The aspects of copyright law designed to motivate creators to create.
Copyright law grants to the rights-holder, for a limited time, a monopoly over uses of the copyrighted work. Since monopolies are usually considered inefficient, the justification for doing this is usually described as providing the necessary incentives to creators to get them to create. That is, without the incentive of being able to benefit economically by exploiting control of the work, why would an artist create? This is often called the economic theory of creator incentives, or something similar. The assumption is that there is a net gain for society. For example, the Copyright clause of the U.S. Constitution reads “To promote the Progress of Science and useful Arts, by securing for limited Times to Authors and Inventors the exclusive Right to their respective Writings and Discoveries.”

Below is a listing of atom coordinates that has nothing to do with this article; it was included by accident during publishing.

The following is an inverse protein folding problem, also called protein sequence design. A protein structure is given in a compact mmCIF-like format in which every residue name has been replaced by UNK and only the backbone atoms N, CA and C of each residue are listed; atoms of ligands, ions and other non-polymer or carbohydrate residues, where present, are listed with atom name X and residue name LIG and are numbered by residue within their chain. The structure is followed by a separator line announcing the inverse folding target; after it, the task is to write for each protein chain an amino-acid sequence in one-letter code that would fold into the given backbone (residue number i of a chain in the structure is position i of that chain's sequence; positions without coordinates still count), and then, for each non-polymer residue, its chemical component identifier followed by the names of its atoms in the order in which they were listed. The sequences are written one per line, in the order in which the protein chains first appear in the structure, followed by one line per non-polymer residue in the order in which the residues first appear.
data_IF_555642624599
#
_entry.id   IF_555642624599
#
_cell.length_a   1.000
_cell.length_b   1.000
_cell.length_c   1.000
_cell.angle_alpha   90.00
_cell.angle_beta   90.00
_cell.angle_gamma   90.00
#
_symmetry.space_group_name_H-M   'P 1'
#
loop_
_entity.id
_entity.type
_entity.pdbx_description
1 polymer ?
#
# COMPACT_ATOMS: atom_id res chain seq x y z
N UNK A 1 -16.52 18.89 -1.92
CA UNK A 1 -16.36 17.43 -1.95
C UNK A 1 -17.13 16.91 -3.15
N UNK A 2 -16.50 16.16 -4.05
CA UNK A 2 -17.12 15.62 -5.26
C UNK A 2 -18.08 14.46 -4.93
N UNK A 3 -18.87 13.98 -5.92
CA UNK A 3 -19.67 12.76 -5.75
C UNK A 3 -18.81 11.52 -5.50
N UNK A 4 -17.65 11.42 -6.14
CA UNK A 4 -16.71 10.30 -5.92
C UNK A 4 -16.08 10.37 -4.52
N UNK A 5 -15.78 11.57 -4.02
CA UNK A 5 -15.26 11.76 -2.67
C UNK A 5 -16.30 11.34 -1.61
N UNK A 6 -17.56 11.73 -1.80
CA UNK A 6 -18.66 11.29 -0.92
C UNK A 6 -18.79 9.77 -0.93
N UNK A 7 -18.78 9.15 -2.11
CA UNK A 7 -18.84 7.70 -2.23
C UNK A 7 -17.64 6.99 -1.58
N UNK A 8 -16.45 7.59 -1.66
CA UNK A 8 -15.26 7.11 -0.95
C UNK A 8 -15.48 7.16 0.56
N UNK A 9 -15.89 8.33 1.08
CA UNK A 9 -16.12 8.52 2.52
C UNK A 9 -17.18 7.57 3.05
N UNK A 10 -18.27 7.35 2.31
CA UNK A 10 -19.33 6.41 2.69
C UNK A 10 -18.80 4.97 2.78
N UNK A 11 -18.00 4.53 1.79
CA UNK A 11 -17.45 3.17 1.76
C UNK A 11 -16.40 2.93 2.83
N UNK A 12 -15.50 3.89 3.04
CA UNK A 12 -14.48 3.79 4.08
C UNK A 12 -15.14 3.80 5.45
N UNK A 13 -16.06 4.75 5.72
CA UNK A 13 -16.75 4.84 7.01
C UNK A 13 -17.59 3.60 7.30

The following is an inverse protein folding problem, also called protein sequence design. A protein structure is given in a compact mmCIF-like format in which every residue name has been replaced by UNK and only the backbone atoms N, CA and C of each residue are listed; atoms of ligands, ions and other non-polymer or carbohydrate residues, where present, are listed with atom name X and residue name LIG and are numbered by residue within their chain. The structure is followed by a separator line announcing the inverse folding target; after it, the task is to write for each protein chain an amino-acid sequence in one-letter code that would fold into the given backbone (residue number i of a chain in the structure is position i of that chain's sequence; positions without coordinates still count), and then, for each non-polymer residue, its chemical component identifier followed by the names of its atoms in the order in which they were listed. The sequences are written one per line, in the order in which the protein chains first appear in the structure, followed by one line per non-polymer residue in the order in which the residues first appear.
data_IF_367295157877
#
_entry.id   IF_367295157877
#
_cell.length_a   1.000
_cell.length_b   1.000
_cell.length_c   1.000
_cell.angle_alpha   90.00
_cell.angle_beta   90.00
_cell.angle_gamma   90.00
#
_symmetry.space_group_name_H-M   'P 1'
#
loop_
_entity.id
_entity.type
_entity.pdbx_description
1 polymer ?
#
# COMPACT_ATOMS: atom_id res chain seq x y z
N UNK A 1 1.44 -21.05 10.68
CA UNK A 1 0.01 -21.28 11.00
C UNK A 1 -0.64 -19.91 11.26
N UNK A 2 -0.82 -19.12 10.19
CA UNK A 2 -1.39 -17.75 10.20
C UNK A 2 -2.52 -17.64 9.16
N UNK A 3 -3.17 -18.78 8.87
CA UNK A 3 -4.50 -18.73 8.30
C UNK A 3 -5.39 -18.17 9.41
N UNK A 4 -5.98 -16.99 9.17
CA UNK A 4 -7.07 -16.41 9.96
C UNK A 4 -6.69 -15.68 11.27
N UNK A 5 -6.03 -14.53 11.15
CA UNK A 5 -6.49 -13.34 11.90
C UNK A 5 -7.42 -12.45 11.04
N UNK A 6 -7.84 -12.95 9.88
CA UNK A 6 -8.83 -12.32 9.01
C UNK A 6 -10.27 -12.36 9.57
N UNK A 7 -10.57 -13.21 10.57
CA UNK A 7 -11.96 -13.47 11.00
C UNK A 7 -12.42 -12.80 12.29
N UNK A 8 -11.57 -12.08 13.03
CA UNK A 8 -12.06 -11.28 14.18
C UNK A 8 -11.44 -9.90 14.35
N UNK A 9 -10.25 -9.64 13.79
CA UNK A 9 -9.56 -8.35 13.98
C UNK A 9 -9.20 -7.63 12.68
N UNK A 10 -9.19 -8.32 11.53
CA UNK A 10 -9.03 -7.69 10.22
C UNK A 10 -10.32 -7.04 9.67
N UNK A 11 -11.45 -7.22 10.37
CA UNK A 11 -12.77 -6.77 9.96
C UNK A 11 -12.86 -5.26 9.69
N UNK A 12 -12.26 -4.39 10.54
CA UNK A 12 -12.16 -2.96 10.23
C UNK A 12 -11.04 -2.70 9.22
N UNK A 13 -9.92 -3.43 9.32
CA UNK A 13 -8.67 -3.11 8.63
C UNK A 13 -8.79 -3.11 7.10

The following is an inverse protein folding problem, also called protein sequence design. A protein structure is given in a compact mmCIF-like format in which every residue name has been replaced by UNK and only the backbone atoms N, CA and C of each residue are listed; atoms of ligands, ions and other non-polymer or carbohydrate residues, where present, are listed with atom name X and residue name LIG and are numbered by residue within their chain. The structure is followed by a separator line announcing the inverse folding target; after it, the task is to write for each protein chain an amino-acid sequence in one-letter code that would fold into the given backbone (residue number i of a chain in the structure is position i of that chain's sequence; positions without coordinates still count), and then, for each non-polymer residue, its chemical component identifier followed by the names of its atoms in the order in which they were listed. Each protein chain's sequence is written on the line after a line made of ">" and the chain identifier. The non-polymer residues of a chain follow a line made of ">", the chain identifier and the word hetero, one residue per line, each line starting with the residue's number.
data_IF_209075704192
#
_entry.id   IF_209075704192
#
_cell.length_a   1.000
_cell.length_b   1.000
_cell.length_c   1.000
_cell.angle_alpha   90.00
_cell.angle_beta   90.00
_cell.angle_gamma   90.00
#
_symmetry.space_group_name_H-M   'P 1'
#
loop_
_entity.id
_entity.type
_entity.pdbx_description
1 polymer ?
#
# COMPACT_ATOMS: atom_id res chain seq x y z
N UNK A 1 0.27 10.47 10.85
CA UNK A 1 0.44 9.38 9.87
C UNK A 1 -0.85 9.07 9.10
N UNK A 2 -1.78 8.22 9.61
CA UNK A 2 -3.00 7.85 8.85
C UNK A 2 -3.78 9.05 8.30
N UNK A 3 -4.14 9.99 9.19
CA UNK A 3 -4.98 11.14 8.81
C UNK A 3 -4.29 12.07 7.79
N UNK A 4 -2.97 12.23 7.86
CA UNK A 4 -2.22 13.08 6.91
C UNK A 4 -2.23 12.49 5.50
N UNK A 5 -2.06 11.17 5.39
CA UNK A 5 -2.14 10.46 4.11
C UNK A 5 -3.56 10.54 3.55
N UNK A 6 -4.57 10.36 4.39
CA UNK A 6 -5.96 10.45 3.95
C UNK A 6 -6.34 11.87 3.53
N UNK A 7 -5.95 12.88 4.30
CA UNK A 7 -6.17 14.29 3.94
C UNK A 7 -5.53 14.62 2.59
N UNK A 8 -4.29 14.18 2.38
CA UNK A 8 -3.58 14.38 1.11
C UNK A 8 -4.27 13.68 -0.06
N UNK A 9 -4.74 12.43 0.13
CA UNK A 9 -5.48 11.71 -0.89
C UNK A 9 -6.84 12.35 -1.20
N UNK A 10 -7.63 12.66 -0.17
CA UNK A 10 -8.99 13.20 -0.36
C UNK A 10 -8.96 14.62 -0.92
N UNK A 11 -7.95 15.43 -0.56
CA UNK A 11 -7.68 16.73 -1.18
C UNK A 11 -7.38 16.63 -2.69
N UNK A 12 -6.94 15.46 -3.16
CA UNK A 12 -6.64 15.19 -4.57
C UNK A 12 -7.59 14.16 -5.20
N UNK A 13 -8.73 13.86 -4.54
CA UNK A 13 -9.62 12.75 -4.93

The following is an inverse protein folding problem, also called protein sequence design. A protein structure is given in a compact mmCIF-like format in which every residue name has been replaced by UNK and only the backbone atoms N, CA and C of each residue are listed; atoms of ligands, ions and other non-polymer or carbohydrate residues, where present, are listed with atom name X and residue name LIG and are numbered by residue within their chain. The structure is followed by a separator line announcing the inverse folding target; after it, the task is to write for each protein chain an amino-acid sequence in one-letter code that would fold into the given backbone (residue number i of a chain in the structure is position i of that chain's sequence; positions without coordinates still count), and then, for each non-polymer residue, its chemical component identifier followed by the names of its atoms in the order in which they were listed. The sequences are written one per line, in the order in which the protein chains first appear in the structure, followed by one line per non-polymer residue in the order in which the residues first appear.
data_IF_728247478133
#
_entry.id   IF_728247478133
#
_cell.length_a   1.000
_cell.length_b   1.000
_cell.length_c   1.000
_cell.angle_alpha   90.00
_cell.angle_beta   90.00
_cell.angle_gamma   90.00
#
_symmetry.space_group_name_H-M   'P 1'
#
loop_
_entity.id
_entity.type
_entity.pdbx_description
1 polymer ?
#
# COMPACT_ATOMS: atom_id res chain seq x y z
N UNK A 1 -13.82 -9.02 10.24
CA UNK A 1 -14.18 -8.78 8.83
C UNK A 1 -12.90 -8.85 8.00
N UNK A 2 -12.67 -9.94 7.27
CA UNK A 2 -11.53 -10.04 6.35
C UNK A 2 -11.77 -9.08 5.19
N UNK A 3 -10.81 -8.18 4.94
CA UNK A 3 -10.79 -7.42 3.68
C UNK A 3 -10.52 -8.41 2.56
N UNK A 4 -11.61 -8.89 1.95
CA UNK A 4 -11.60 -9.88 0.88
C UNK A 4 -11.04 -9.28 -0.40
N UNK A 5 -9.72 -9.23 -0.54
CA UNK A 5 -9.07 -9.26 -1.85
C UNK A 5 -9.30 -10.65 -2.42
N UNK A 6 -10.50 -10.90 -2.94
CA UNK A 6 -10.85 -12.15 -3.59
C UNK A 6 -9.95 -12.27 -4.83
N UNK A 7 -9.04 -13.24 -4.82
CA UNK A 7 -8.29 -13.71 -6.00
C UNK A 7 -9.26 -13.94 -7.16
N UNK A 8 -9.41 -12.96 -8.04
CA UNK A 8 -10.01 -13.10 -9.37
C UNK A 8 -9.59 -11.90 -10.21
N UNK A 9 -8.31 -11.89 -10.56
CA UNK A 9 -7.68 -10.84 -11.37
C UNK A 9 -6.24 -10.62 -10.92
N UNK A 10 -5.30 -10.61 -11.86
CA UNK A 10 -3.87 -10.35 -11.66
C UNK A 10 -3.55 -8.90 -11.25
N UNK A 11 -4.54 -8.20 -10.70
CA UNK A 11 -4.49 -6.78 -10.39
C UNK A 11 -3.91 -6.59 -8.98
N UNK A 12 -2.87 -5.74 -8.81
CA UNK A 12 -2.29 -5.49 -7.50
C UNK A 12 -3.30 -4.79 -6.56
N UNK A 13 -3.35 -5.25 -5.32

The incentive driven view of copyright and creation has come under some criticism for failing to take into account the many different motivations artists have for creating their work, some of which are not financial at all. Other critics point out that even if incentive theory is accurate, extremely long copyright terms do not increase the economic or monetary value of copyright, arguing against term extensions.